The United States, which spends $25 million annually to eliminate child labor abroad, is failing to protect hundreds of thousands of American children from the risks and dangers of farm work, according to a new report released by a leading international human rights group on Wednesday.
Human Rights Watch researchers found that a loophole in the nation's child labor laws creates a double standard that puts child farmworkers' health and safety at risk and leaves them vulnerable to exploitation.
"Children can toil in the fields at far younger ages, for far longer hours, and under far more hazardous conditions than all other working children," concludes the report.
An ABC News investigation in 2009 found children as young as 5 and 7 years old working in the fields of one of the nation's largest blueberry growers, a regular supplier to major national supermarket chains.
An exemption to federal child labor law allows children as young as 12 and 13 to work for unlimited hours on large agricultural operations. Much younger children are allowed to work on farms employing less than 50 workers, which are exempt from minimum age requirements. The law has been unchanged since the Depression.
As permissive as the law is, it has not been well enforced, said Zama Coursen-Neff, deputy director for Human Rights Watch's Children's Rights Division, in an interview with ABC News last October. "Even the few restrictions that there are have been grossly violated," she said. "Kids working on farms at very young ages, kids working without parental permission."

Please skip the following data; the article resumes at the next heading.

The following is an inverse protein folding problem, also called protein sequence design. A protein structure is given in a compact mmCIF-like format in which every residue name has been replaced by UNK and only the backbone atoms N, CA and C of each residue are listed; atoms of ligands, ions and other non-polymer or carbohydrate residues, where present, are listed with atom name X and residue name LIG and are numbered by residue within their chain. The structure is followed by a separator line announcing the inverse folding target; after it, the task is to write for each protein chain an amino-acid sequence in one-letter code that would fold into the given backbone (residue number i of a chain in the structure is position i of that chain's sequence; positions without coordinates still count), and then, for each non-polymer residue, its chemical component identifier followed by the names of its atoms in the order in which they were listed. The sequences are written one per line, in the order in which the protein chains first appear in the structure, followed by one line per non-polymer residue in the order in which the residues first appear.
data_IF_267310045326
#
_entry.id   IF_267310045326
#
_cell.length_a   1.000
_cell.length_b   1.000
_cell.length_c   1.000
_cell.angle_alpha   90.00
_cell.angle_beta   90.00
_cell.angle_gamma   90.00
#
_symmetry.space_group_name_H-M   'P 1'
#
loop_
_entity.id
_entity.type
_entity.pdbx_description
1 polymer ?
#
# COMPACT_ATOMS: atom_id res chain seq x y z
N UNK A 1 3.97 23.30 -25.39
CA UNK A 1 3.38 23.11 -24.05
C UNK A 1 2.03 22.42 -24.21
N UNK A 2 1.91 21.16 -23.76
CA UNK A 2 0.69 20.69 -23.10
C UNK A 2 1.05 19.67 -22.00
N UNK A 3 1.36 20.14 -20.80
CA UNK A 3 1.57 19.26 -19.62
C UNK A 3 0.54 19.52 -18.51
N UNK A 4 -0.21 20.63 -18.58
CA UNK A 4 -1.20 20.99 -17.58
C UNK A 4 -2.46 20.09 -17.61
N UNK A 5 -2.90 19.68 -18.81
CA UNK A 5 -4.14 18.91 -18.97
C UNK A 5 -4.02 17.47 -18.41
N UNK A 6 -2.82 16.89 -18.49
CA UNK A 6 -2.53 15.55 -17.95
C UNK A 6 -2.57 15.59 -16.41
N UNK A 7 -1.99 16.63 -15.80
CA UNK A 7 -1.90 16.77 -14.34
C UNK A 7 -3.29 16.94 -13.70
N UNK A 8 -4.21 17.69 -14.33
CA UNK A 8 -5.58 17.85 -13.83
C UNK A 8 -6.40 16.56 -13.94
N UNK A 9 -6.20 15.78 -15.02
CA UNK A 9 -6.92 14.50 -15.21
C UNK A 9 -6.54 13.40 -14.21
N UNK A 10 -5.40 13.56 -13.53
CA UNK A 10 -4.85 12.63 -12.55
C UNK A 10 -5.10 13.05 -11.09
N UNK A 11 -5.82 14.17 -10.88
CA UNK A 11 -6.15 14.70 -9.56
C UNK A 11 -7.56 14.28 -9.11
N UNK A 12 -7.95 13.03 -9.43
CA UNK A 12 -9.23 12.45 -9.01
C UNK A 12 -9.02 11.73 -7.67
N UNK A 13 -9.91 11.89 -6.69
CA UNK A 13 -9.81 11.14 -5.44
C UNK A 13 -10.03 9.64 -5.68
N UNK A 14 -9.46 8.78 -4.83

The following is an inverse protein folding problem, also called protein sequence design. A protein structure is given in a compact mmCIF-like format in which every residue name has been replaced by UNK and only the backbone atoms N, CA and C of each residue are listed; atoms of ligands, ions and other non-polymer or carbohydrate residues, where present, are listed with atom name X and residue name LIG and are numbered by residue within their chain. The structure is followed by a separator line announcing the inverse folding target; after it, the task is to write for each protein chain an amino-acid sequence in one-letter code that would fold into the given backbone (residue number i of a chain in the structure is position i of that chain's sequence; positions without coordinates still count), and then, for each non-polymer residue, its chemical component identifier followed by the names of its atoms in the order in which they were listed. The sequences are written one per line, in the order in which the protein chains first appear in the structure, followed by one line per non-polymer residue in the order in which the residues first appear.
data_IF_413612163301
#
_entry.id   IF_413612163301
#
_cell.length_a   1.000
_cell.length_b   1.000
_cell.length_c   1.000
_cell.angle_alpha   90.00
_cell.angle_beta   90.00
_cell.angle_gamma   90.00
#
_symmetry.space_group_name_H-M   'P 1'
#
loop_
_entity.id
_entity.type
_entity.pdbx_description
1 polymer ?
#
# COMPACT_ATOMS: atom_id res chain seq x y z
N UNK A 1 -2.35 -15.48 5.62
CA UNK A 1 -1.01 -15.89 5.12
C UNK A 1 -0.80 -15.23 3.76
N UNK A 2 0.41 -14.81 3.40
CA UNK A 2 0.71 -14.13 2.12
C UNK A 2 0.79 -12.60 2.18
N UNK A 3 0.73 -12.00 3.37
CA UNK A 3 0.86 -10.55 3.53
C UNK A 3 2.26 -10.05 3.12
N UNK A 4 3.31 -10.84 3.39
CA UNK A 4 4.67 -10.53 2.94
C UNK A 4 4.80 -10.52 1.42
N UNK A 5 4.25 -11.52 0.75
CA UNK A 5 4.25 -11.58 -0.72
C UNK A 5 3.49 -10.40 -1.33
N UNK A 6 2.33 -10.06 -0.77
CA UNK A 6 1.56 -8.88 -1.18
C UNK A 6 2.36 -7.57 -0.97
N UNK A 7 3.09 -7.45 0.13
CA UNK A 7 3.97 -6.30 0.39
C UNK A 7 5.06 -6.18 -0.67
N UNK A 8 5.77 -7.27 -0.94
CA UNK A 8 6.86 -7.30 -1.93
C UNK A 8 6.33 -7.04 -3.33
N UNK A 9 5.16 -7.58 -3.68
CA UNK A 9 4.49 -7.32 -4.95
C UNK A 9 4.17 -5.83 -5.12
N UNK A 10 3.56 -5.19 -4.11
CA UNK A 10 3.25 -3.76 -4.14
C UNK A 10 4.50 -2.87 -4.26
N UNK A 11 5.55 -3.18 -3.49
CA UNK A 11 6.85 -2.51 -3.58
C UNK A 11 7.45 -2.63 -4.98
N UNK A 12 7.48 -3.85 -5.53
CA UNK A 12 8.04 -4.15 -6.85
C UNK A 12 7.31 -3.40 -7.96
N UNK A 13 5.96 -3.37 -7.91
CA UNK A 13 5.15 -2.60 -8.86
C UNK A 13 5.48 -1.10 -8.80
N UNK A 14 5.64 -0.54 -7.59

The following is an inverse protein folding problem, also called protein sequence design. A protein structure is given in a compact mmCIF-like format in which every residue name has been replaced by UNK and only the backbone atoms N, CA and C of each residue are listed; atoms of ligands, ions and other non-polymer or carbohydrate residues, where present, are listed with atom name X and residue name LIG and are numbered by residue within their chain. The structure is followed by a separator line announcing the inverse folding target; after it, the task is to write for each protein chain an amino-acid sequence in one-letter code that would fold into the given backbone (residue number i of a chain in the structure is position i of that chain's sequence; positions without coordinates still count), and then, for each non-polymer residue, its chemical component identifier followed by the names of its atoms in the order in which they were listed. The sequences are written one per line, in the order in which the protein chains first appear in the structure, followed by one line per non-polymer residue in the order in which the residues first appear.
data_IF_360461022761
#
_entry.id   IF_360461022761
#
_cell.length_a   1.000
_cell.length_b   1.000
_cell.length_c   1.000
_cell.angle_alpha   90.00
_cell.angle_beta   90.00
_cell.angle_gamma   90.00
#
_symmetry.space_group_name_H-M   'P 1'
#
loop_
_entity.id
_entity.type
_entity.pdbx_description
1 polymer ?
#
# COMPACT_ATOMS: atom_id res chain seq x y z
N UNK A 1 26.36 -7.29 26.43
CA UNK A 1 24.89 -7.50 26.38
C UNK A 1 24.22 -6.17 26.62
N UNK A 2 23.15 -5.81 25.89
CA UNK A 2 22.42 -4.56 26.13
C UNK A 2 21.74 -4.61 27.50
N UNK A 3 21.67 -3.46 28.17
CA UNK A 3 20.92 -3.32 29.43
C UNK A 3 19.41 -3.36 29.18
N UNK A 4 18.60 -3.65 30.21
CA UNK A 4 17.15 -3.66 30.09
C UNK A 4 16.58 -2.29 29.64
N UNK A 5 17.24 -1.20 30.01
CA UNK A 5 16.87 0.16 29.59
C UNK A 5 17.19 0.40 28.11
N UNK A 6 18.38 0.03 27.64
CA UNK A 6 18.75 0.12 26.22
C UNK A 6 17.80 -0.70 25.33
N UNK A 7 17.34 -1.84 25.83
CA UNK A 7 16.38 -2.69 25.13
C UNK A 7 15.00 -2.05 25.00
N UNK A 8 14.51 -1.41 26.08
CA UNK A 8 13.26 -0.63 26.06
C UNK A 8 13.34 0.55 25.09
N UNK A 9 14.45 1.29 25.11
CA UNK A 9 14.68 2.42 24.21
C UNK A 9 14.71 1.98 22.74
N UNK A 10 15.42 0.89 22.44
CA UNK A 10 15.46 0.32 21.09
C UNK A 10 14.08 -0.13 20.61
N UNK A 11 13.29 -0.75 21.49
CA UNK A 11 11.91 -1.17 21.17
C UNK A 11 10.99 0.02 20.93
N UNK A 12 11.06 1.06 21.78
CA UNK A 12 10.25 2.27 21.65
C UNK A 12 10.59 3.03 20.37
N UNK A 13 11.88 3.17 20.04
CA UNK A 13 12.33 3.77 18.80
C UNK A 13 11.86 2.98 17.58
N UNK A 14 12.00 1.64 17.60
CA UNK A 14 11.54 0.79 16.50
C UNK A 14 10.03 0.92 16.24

Human Rights Watch researchers interviewed 59 children in Michigan, Florida, North Carolina, and Texas who reported working in a total of 14 states. While most of the children said they started working full time at ages 11 and 12, researchers interviewed a number of children who said they started working part-time at much younger ages, include a seven-year who picked blueberries in Michigan.
Other young teens interviewed by researchers said they had picked strawberries in Florida and blueberries in Michigan at age seven and picked shucked peas in Virginia at age eight.
The children told Human Rights researchers that no one asked for their proof of age. "Age doesn't matter," said one 13 year old girl quoted in the report. She told researchers that she had being hoeing cotton in Texas since the age of seven.
Child farmworkers told Human Rights Watch that they "felt pressure to work as fast as possible, with few breaks, and keep working even when injured or when sickened by pesticides, heat, tobacco, colds, flu, or other illnesses."
"We can't get sick because then we can't work," one 15 year old is quoted saying. The system of paying farm workers at piece rate – by how much they pick rather than by the hours worked, contributes to the problem.
"It's a matter of economic necessity for the parents," said Michigan migrant legal aid attorney Teresa Hendricks in an interview with ABC News last summer. "They just need every pair of hands in the fields in order to get by. Sometimes it's a difference between a financial crisis or being able to buy school supplies or being able to get enough gas to get home."
In 2009, four graduate students working with ABC News as Carnegie Fellows spent weeks in fruit and vegetable fields in Michigan, New Jersey and North Carolina interviewing workers.